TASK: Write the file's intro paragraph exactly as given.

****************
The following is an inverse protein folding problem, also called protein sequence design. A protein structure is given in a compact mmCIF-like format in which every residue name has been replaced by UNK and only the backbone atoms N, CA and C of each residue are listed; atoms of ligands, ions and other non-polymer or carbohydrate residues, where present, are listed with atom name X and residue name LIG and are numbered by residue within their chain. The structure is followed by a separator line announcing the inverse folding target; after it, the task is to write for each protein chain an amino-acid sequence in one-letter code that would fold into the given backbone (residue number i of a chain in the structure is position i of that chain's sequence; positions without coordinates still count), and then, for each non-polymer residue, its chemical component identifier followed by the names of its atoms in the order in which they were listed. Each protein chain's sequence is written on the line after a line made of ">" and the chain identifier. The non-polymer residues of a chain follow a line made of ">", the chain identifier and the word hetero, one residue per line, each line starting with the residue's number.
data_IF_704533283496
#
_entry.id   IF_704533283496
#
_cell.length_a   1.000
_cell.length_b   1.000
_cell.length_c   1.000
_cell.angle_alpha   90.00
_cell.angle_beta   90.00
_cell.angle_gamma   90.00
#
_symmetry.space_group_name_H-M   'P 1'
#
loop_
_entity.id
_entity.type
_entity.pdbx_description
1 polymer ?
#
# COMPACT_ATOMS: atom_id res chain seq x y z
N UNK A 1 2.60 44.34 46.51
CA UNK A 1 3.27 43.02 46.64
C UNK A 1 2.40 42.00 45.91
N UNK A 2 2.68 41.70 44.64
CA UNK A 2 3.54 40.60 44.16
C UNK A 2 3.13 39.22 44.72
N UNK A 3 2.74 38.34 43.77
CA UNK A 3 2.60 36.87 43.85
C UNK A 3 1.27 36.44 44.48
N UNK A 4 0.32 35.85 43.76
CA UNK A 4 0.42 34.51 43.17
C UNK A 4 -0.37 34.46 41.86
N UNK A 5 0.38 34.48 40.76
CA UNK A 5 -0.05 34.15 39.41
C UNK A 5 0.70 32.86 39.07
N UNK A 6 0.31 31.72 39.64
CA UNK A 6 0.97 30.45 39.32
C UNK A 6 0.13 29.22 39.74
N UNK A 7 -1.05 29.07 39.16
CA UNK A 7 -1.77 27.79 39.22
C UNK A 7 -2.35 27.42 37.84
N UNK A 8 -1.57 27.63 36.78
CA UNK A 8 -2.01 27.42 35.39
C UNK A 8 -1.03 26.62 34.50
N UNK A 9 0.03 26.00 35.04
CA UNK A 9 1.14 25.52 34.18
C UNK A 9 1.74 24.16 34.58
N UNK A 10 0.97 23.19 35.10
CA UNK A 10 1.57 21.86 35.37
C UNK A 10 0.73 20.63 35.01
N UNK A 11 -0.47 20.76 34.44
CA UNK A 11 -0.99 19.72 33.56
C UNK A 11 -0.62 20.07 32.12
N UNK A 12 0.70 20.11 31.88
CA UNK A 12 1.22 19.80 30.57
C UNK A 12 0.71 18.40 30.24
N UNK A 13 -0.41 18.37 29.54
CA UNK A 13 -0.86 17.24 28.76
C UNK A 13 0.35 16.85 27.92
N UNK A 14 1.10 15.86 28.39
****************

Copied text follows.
The following is an inverse protein folding problem, also called protein sequence design. A protein structure is given in a compact mmCIF-like format in which every residue name has been replaced by UNK and only the backbone atoms N, CA and C of each residue are listed; atoms of ligands, ions and other non-polymer or carbohydrate residues, where present, are listed with atom name X and residue name LIG and are numbered by residue within their chain. The structure is followed by a separator line announcing the inverse folding target; after it, the task is to write for each protein chain an amino-acid sequence in one-letter code that would fold into the given backbone (residue number i of a chain in the structure is position i of that chain's sequence; positions without coordinates still count), and then, for each non-polymer residue, its chemical component identifier followed by the names of its atoms in the order in which they were listed. Each protein chain's sequence is written on the line after a line made of ">" and the chain identifier. The non-polymer residues of a chain follow a line made of ">", the chain identifier and the word hetero, one residue per line, each line starting with the residue's number.